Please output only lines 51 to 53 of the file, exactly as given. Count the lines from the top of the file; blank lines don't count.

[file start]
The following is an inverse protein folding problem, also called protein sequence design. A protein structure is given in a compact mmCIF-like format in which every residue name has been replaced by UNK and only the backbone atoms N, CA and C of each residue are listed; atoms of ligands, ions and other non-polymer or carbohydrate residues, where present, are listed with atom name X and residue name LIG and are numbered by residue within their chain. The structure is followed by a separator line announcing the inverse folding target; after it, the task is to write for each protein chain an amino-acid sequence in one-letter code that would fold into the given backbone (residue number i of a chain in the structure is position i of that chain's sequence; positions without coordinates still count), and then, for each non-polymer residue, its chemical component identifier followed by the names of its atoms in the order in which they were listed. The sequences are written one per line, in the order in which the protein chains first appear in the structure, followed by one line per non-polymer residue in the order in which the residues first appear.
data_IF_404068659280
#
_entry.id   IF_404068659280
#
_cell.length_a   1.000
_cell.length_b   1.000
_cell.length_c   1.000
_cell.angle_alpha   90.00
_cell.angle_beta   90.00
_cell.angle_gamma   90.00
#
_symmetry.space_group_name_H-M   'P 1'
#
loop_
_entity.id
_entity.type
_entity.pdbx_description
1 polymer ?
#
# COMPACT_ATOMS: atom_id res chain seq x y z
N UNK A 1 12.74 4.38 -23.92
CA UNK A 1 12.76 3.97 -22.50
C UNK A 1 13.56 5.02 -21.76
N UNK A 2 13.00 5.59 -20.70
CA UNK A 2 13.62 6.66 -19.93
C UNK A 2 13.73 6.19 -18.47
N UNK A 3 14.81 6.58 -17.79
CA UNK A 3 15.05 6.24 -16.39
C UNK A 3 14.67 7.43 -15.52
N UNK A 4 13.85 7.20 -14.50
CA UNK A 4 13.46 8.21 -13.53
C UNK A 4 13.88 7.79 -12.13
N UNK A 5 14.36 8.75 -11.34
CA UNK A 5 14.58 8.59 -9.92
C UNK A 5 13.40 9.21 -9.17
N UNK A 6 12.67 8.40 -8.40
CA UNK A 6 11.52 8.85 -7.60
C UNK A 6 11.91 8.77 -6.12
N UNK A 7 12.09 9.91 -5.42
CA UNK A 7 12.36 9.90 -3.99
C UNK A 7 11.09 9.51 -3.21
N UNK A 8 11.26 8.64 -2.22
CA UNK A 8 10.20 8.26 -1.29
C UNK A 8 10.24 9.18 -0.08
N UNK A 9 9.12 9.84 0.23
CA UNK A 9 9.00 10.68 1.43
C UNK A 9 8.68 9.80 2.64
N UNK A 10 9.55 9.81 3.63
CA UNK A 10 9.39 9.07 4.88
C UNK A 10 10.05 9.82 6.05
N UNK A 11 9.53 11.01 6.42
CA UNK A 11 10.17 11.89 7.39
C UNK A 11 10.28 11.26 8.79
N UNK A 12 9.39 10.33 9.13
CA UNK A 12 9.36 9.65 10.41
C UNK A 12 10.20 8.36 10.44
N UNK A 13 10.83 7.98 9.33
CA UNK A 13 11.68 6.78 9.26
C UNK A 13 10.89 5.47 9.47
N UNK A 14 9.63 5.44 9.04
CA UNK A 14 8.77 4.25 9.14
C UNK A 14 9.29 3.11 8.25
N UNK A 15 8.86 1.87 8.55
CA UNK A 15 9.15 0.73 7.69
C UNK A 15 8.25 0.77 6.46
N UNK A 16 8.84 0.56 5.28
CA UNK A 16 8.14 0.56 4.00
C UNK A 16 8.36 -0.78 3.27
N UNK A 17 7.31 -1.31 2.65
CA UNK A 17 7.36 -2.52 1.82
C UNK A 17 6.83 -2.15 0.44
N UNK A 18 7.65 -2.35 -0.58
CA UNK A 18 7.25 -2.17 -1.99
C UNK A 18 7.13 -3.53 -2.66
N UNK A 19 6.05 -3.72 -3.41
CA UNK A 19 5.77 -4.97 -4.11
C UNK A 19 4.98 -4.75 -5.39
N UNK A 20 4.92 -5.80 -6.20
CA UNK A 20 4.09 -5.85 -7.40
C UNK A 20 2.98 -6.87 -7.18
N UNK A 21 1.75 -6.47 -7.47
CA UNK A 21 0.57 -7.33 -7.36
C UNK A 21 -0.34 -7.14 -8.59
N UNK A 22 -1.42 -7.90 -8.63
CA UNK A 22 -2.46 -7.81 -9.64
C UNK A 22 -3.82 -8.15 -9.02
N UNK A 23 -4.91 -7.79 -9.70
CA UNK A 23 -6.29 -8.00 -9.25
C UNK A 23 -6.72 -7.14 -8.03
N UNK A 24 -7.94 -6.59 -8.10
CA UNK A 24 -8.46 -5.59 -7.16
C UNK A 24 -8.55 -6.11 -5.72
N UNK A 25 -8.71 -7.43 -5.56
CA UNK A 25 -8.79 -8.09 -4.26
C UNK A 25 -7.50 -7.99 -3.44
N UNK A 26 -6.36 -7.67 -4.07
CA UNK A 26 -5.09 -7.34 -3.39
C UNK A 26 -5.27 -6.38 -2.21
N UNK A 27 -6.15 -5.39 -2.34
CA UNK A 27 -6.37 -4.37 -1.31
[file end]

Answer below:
C UNK A 10 10.05 9.82 6.05
N UNK A 11 9.53 11.01 6.42
CA UNK A 11 10.17 11.89 7.39